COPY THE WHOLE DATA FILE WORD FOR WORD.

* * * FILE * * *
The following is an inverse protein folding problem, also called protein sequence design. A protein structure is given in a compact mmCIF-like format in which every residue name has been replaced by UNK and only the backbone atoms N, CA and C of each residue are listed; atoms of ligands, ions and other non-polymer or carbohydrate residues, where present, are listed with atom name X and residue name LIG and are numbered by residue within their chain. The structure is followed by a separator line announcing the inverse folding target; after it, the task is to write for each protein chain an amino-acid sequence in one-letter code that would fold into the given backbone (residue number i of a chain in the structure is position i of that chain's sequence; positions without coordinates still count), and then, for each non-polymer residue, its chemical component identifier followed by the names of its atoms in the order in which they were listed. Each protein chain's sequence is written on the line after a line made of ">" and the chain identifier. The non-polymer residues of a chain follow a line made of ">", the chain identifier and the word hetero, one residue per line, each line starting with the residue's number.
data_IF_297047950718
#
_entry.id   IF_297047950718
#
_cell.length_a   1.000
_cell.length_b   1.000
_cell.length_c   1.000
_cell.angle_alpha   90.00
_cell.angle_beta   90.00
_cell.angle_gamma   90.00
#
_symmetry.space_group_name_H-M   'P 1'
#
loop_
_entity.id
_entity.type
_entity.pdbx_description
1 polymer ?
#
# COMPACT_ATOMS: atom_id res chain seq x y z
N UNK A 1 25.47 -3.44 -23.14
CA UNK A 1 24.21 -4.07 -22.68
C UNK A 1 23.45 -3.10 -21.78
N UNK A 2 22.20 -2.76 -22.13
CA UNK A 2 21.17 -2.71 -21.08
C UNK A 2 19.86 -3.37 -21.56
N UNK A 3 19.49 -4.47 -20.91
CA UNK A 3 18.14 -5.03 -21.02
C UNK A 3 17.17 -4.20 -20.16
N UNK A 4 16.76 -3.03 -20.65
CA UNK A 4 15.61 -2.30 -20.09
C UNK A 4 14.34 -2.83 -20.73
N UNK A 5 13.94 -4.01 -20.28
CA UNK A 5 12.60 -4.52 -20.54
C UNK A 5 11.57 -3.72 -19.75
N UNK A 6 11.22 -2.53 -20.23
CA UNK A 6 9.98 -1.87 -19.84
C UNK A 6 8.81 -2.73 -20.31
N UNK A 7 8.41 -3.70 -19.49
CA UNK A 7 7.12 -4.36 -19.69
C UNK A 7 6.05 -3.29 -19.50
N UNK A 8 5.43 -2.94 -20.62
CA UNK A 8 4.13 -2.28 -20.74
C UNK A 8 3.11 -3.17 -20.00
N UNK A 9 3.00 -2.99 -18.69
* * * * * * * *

The following is an inverse protein folding problem, also called protein sequence design. A protein structure is given in a compact mmCIF-like format in which every residue name has been replaced by UNK and only the backbone atoms N, CA and C of each residue are listed; atoms of ligands, ions and other non-polymer or carbohydrate residues, where present, are listed with atom name X and residue name LIG and are numbered by residue within their chain. The structure is followed by a separator line announcing the inverse folding target; after it, the task is to write for each protein chain an amino-acid sequence in one-letter code that would fold into the given backbone (residue number i of a chain in the structure is position i of that chain's sequence; positions without coordinates still count), and then, for each non-polymer residue, its chemical component identifier followed by the names of its atoms in the order in which they were listed. Each protein chain's sequence is written on the line after a line made of ">" and the chain identifier. The non-polymer residues of a chain follow a line made of ">", the chain identifier and the word hetero, one residue per line, each line starting with the residue's number.
data_IF_297047950718
#
_entry.id   IF_297047950718
#
_cell.length_a   1.000
_cell.length_b   1.000
_cell.length_c   1.000
_cell.angle_alpha   90.00
_cell.angle_beta   90.00
_cell.angle_gamma   90.00
#
_symmetry.space_group_name_H-M   'P 1'
#
loop_
_entity.id
_entity.type
_entity.pdbx_description
1 polymer ?
#
# COMPACT_ATOMS: atom_id res chain seq x y z
N UNK A 1 25.47 -3.44 -23.14
CA UNK A 1 24.21 -4.07 -22.68
C UNK A 1 23.45 -3.10 -21.78
N UNK A 2 22.20 -2.76 -22.13
CA UNK A 2 21.17 -2.71 -21.08
C UNK A 2 19.86 -3.37 -21.56
N UNK A 3 19.49 -4.47 -20.91
CA UNK A 3 18.14 -5.03 -21.02
C UNK A 3 17.17 -4.20 -20.16
N UNK A 4 16.76 -3.03 -20.65
CA UNK A 4 15.61 -2.30 -20.09
C UNK A 4 14.34 -2.83 -20.73
N UNK A 5 13.94 -4.01 -20.28
CA UNK A 5 12.60 -4.52 -20.54
C UNK A 5 11.57 -3.72 -19.75
N UNK A 6 11.22 -2.53 -20.23
CA UNK A 6 9.98 -1.87 -19.84
C UNK A 6 8.81 -2.73 -20.31
N UNK A 7 8.41 -3.70 -19.49
CA UNK A 7 7.12 -4.36 -19.69
C UNK A 7 6.05 -3.29 -19.50
N UNK A 8 5.43 -2.94 -20.62
CA UNK A 8 4.13 -2.28 -20.74
C UNK A 8 3.11 -3.17 -20.00
N UNK A 9 3.00 -2.99 -18.69